Creating versatile strategies to control the formation of materials has always been a hot issue for both scientific understanding and industrial development. Chemists have ever focused on the traditional layer-wise growth of materials by regulation the atom/molecule-addition process. However, more and more new findings in laboratory and nature have proven that aggregation-base growth by building blocks is also an important way to grow useful materials. In the past decade, researchers paid great attention to control the aggregation process of building blocks in order to effectively control the shape of materials.
Inspired by the continuous reaction tank widely used in chemical engineering, scientists in Institute of Process Engineering of Chinese Academy of Science designed a three-cell reactor which can effectively switch the growth of platinum from the layer-wise growth to aggregation-based growth (A switch from classic crystallization to non-classic crystallization by controlling the diffusion of chemicals).
By these three-cell reactors, the two reactants (PtCl62- and reducer) diffuse into the reaction region at different rates. When the diffusion rate is high (by directly mixing the reactants), the first-stage burst nucleation substantially consumes the precursor, which lowers the concentration below requirement of second-stage nucleation. In this case, the remaining precursor adds to the nuclei by layer-wise growth, which results in defined single crystals. When the diffusion rate is low, the reactants can be continuously fed into the reaction region by slow diffusion. In this case, the later diffusion of reactants into the reaction region could induce second-stage nucleation throughout the crystallization process. As a result, aggregation of nuclei predominate the crystallization when the concentration of nuclei is above a critical level, leading to the formation of dendritic structure of platinum through the aggregation-based growth.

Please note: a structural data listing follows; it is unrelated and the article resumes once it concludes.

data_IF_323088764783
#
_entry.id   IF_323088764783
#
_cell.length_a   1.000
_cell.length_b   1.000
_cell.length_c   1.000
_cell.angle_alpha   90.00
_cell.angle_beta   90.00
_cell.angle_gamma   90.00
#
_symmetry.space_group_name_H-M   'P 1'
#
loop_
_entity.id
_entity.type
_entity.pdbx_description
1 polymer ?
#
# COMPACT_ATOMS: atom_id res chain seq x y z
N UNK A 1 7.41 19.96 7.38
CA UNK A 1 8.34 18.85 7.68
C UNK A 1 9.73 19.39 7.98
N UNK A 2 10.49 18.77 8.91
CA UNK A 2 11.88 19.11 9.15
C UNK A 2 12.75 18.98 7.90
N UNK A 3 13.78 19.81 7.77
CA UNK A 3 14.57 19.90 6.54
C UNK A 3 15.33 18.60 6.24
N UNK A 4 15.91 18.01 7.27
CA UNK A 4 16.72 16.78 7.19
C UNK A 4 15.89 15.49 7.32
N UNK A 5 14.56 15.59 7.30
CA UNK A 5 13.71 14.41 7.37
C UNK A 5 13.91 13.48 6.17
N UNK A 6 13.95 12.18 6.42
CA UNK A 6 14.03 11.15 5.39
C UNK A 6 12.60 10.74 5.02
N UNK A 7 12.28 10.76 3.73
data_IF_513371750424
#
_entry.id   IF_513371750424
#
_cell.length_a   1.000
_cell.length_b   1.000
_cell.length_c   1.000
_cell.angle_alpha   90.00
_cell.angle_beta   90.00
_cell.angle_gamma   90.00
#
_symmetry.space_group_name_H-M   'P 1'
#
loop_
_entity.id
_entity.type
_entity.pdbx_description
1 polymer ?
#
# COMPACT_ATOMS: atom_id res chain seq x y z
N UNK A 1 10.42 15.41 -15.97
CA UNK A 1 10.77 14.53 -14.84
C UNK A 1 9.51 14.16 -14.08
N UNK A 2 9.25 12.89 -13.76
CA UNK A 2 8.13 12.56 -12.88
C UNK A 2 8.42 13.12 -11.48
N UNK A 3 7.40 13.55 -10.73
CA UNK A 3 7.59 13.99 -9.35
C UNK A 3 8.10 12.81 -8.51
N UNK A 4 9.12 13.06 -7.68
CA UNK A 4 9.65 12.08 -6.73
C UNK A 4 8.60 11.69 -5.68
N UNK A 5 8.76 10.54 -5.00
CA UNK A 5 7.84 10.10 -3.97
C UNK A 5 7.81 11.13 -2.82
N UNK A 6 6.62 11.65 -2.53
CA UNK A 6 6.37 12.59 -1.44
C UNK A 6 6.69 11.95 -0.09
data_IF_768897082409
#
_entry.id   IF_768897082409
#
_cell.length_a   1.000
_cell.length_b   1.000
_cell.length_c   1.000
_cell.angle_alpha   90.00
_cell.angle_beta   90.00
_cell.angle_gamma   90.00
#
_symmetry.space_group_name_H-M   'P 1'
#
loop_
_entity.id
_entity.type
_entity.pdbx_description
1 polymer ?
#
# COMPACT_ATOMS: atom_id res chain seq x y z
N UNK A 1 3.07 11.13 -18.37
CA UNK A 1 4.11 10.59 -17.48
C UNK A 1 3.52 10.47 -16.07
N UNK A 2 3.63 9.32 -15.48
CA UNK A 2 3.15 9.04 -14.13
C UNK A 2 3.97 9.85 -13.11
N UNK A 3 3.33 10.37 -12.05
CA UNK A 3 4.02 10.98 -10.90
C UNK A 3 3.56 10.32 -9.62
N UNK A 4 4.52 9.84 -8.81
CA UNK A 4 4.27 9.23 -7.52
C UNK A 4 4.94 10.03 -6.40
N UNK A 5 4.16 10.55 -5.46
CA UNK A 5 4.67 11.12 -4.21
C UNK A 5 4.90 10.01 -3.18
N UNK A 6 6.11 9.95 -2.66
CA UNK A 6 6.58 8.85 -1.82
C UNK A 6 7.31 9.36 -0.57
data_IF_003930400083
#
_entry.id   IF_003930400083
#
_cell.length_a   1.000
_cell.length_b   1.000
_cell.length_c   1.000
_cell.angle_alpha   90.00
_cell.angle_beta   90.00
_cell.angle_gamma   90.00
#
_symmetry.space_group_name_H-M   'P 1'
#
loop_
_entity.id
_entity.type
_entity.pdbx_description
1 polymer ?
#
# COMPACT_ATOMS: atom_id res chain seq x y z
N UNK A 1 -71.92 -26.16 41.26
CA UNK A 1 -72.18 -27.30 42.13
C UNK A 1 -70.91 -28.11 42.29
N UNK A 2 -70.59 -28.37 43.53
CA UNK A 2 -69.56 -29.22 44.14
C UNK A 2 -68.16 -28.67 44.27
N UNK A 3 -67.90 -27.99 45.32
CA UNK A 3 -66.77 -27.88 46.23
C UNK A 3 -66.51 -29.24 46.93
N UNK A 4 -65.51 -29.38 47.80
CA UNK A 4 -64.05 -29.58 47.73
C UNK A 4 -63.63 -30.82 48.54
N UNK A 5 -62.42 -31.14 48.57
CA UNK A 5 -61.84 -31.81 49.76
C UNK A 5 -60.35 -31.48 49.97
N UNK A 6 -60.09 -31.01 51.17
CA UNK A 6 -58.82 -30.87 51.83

This study reveals that regulating the diffusion of reactants effectively controls the crystallization way of materials, which is very helpful for shape-controlled synthesis of materials. The method proposed in this study is easy to be scaled up for industrial production. The idea to bring chemical engineering methods into material synthesis is proven to be helpful for developing new frontiers in material synthesis.
Figure: An illustration on classic-crystallization and meso-crystallization. (Image by IPE)
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